The requirements for document management and control are detailed in Document Management

8.6 Hazard identification, risk assessment and control of risks

The requirements for hazard identification, risk assessment and risk control and the evaluation of
effectiveness of control measures when developing Hazard / Risk Registers is documented in the Risk
Management Procedure.

Hazards may be identified from a variety of sources, such as:

 Workers raise a safety issue

 Workplace inspections
 Incident investigations
 Health monitoring
 Safety audits
 Safety observations
 WHS Committees.

Control of hazards/risks for operational and maintenance tasks are documented in the supporting
WHS documents, such as the;

 Risk Assessment Form

 Job Safety Analysis Procedure used by contractors
 Safe Work Method Statements, where applicable

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 Directors Standing Orders, at the prison

 Standard Operating Procedures for various Outputs
 Work Instructions for various Outputs.

These may be Output specific as appropriate.

8.7 Emergency preparedness & response

The overarching approach to Emergency Preparedness and Response will be detailed in the
Department’s Emergency Management Plan.

Requirements for emergency planning and response must be documented for each Output.
Resources must be provided to respond to actual emergency situations and prevent or mitigate
associated adverse OHS consequences.

The procedure for crisis response is detailed separately.

The Emergency Control Organisation in each building must conduct evacuation exercises at least

8.8 Other specific WHSMS procedures

These procedures will be developed to meet the size, nature and complexity of the various sections
of the DoJ. Many procedures will be common across the Agency, for example:

 Asbestos Management Plan with supporting Output Asbestos Registers

 Bullying, discrimination and harassment maintained by Human Resources
 Dealing with Client Aggression – Policy, Procedure and Supporting Documents
 Driver Safety Policy
 Electrical Safety
 Ergonomics – Guidelines and Supporting Documents
 First Aid
 Health & Wellbeing Policy and Program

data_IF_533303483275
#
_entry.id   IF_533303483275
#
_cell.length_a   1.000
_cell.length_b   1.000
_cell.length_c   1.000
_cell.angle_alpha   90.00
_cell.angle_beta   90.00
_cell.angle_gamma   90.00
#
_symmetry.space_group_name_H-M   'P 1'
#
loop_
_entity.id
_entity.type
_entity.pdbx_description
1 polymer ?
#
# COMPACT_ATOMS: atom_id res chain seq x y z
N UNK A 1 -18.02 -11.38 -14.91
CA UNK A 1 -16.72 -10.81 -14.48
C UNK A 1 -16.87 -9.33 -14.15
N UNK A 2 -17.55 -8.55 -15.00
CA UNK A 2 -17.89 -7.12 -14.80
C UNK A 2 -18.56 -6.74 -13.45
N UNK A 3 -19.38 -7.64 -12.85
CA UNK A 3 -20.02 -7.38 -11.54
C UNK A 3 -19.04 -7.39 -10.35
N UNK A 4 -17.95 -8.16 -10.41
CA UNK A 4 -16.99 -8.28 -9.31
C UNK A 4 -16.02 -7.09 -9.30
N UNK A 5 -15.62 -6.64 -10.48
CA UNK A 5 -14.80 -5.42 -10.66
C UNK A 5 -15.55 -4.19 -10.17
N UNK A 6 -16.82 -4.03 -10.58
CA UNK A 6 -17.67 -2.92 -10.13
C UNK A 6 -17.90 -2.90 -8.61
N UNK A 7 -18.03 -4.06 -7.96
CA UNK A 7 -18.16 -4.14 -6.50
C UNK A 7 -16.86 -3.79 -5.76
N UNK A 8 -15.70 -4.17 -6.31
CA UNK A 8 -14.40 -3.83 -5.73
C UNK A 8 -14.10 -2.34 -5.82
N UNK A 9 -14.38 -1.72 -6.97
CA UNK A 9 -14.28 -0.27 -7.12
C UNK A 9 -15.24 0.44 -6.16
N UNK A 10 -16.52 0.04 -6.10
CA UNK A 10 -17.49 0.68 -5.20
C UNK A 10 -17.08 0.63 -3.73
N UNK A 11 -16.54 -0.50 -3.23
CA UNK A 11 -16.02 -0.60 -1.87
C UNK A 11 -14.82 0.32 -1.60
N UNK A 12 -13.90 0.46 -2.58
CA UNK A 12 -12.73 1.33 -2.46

 Incident Reporting and Investigation Procedure
 Injury management and rehabilitation – maintained by Human Resources
 Psychosocial and workplace behaviour
 Workplace Inspections
 Stress management
 Vehicle Policy – maintained by Finance

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 Working from home

Other procedures will be more applicable to specific Outputs of the Agency, for example:

 Asbestos Registers – building, facility or Output specific

 Contractor Management – Output specific e.g. Tasmania Prison Service
 Emergency Response Procedures – building, facility or Output specific
 Field work at Community Corrections; Field Work at Work Safe Tasmania
 Managing the general public, visitors and clients
 Manual handling
 Noise
 Occupational health e.g. Infectious diseases
 Personal Protective Equipment (PPE)
 Field & Isolated work Communication Procedure (WorkSafe)
 Workplace Visits (BSOL / WorkSafe)

These procedures will be added to the WHSMS Manual as they are developed and published on the
Intranet site.

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9. Measurement and evaluation

9.1 Measurement & monitoring

Monitoring consists of any method of validating required safety performance including audits,
reviews, inspections, observations and investigations.

The obligation to monitor and the level required will depend on the level of risk. The higher the risk,
the more frequent and detailed the monitoring needs to be within an Output.

Monitoring also includes risk assessments as part of a change management program.

Measurements include the suite of key performance indicators developed to ensure the safety
performance of the Department and its respective Outputs is measured and reported.

9.1.1 Health surveillance

The requirements for health surveillance programs for the Department will be detailed in the Health